Wisconsin’s largest full-service fixed base operation, Wisconsin Aviation, recently celebrated its 30th anniversary. Company founder and president Jeff Baum relates that there were far more FBOs that offered a wide variety of services 25 years ago than there are today.
“Today, you see much more specialized businesses such as aircraft management and sales, charter operations, maintenance organizations, etc … once upon a time you did all of that.
“Now with the tremendous number of jet aircraft coming in at some locations, it’s easier to sustain yourself on one aspect of the business alone.”
Comments Kim Showalter of Showalter Flying Service at Orlando Executive Airport, “Twenty-five years back is sort of a break point for us … it was probably three or four years before when we started getting out of some of the other traditional FBO businesses — we sold our charter and maintenance departments, our flight school — and vestiges of some of those sales are still here on this airport.
“At the time we made the decision to sell, our insurance was $400 per day. That went up to $1,000 per day a few years ago … for us it was a good decision.”
Looking towards the future, John Mason, director of FBO services at Banyan Air Service in Fort Lauderdale says the industry will see more consolidation among FBOs, and fewer and fewer stand-alone operations. “I think the FBO chains will continue to grow and compete.
“Also, a lot of the fuel companies are getting out of the FBO business; there has been some major consolidation where Exxon is out, BP is fading, Chevron is out, and World Fuel is getting very aggressive.”
Banyan currently has one location but is ready to break ground on a new operation at Opa Locka Executive Airport. Mason, who has been in the FBO business since 1978, says there is a trend to go with 20-year leases, and the airport then assumes ownership of FBO assets.
“With financing now, it’s harder and harder to justify that investment over 20 years,” he relates. “A lot of FBOs try to do future improvements to get lease extensions.”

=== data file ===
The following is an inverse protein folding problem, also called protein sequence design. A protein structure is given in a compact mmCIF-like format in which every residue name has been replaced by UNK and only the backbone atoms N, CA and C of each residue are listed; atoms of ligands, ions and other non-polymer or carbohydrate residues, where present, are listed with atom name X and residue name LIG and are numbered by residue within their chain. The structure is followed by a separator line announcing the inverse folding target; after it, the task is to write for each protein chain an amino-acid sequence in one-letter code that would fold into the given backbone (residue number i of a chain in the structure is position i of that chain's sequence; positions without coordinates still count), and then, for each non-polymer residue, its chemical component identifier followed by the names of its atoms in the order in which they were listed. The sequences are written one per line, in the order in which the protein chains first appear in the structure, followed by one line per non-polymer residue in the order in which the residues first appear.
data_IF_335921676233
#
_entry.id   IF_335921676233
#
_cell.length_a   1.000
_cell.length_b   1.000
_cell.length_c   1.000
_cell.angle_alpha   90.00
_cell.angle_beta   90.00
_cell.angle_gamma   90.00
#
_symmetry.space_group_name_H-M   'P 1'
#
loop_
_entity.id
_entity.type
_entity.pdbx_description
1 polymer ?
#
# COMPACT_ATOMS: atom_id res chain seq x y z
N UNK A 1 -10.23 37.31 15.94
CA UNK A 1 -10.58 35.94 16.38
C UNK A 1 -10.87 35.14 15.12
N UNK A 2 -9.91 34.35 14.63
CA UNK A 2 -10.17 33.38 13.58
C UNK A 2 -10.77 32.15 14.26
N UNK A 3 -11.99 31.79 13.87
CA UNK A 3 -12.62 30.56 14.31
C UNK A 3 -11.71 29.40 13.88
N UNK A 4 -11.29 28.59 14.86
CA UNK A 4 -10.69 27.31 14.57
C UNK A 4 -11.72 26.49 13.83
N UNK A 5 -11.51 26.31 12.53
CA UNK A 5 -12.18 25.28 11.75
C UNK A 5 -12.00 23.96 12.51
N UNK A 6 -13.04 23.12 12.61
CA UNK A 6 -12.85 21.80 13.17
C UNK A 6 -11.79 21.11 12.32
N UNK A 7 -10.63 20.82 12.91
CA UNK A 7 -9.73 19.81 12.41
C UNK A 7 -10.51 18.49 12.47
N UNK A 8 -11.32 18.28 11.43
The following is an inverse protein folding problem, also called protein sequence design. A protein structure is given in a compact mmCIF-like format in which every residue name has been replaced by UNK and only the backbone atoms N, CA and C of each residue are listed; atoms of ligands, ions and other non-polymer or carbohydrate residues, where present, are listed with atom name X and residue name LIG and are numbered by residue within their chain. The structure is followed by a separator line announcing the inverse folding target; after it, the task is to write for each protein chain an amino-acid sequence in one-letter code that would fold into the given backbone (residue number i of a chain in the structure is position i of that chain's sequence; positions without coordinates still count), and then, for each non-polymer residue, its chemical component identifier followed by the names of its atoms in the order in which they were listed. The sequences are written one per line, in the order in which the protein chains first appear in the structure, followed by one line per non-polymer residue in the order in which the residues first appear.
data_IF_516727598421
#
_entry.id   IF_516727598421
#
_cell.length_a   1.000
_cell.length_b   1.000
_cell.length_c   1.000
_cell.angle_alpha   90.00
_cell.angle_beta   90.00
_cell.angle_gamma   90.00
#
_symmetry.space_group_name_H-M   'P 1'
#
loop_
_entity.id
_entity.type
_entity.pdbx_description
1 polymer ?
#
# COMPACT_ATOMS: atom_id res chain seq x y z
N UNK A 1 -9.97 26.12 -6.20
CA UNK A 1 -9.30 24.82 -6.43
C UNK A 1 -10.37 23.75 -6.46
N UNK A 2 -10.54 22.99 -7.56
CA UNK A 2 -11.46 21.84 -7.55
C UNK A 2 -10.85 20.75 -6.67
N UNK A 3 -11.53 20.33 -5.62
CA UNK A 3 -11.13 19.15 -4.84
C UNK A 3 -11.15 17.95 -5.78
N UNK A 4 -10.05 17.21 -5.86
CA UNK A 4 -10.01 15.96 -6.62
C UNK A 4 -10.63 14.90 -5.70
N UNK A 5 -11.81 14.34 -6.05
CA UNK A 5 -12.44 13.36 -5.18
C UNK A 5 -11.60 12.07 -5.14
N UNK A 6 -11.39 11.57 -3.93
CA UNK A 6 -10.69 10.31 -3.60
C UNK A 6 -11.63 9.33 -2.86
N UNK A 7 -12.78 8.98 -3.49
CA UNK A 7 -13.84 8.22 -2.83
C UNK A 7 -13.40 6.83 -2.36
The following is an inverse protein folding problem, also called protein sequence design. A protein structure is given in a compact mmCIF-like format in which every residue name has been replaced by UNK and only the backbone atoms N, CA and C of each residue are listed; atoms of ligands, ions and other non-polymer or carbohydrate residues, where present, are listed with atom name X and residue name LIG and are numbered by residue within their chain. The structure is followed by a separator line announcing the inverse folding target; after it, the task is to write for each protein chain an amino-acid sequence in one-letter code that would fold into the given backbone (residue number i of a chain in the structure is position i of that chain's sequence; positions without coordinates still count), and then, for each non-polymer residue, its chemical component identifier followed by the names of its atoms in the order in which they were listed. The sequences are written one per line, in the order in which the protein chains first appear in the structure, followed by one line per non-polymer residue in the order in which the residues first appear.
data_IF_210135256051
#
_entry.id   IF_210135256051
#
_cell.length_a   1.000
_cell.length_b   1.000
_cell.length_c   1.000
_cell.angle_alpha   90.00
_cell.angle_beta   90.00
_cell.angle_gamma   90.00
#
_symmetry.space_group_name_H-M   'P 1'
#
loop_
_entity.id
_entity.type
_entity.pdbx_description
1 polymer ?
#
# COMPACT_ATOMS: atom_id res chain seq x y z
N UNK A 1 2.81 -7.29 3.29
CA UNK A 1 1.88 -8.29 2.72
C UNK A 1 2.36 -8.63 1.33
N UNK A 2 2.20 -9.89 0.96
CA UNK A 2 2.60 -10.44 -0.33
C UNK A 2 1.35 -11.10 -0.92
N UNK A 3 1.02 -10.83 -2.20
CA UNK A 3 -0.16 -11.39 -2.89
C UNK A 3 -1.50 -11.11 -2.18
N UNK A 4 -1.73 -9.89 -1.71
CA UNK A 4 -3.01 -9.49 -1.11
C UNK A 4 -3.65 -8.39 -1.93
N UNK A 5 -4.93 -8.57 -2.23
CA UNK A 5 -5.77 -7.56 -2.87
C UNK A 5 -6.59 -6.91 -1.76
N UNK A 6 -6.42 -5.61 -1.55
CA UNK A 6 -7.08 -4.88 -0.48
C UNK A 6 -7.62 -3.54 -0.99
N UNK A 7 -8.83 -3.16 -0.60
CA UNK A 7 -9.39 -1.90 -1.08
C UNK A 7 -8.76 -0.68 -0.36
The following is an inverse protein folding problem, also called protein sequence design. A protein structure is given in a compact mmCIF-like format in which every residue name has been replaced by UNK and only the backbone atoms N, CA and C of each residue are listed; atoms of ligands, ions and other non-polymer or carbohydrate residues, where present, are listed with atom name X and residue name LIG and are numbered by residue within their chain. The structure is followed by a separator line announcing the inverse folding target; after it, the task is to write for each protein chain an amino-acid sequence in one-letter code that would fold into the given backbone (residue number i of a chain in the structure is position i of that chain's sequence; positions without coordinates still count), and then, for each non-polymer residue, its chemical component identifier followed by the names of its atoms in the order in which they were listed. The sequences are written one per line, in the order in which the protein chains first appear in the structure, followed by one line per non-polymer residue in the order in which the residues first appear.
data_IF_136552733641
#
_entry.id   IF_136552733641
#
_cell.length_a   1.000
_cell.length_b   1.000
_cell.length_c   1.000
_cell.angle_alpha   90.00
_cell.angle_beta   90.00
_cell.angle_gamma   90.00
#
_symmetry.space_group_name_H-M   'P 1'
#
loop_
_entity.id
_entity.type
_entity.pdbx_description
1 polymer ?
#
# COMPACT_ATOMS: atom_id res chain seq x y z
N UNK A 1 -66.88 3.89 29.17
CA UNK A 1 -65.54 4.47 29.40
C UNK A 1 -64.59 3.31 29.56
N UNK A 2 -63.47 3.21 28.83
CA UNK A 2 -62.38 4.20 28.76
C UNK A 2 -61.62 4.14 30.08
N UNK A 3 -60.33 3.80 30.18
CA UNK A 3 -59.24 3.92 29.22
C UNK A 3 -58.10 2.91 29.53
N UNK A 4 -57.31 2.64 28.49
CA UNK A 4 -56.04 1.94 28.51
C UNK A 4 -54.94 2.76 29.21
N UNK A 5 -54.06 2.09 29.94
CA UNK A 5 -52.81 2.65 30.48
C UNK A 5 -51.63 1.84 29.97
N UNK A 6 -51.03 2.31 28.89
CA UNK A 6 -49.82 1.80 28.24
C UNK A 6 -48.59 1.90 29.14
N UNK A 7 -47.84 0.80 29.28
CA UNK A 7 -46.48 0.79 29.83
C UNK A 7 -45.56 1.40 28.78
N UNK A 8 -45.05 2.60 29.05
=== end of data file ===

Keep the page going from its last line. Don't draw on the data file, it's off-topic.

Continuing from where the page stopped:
Lease length is critical, says Showalter. “We want to have enough time to actually pay off whatever debt we incurred to build something and then have enough time to reap the rewards from it.”
Baum says the issue with lease length is primarily dependent on the size of the airport. “Large and small airports have gone in diametrically opposed directions,” he comments. “At your big airports, many people feel their real estate is incredibly valuable and they’re certainly trying to get more revenue and shorten the terms of the lease; they are more demanding of the FBO.
“There’s no question that there’s been a trend towards that, and a trend toward not really looking at the long-term value of an FBO. On the flip-side, sometimes the smaller airports are much more willing to work with an FBO.”
Fuel pricing, marketing
Says Mason, “Right now with everyone struggling with jet-A and 100LL going through the roof, there’s a lot of shopping going on. Most of the calls I get on a daily basis are for fuel deals; there’s a lot more competition on price.”
People are also becoming more educated on fuel pricing with websites that are dedicated to delivering such information.
Showalter agrees, stating, “Our fuel pricing is as much driven by our competition off the field as it is our need to be competitive on our own field. Operators can now get on Twitter, Facebook ... any number of Web services and see the price for a given location.”
Baum says there’s been great change in the industry because there are so many fewer FBOs than there were 25 years ago. “On many airports, you have less competition than in the past,” he explains. “I think there is less competition in that regard, and I think FBOs work better together than they once did.
“When I got into the business, there were a lot of real cutthroat practices between competing FBOs to get a particular customer; I think FBOs are much more respectful of other businesses today.”
With regard to co-marketing with fuel vendors, “There is much less of that now than there was,” says Baum. “It used to be that there was more support from fuel companies than I think you get today.”
Remarks Mason, “The economic dips help us and during spikes the phones are ringing off the hook with people trying to reduce their costs; I probably talk to my customers now more than I ever have.”
Looking ahead, Baum thinks there will be fewer FBOs and more chains or mini-chains. “As far as our business model, I think it will have to continue to evolve,” he adds. “Certainly the Internet and the ability to conduct virtual meetings is going to start eroding some of the trips we’ve seen.
“People still want to fly and the airlines continue to be our best friend by offering terrible service; I think that’s going to continue.”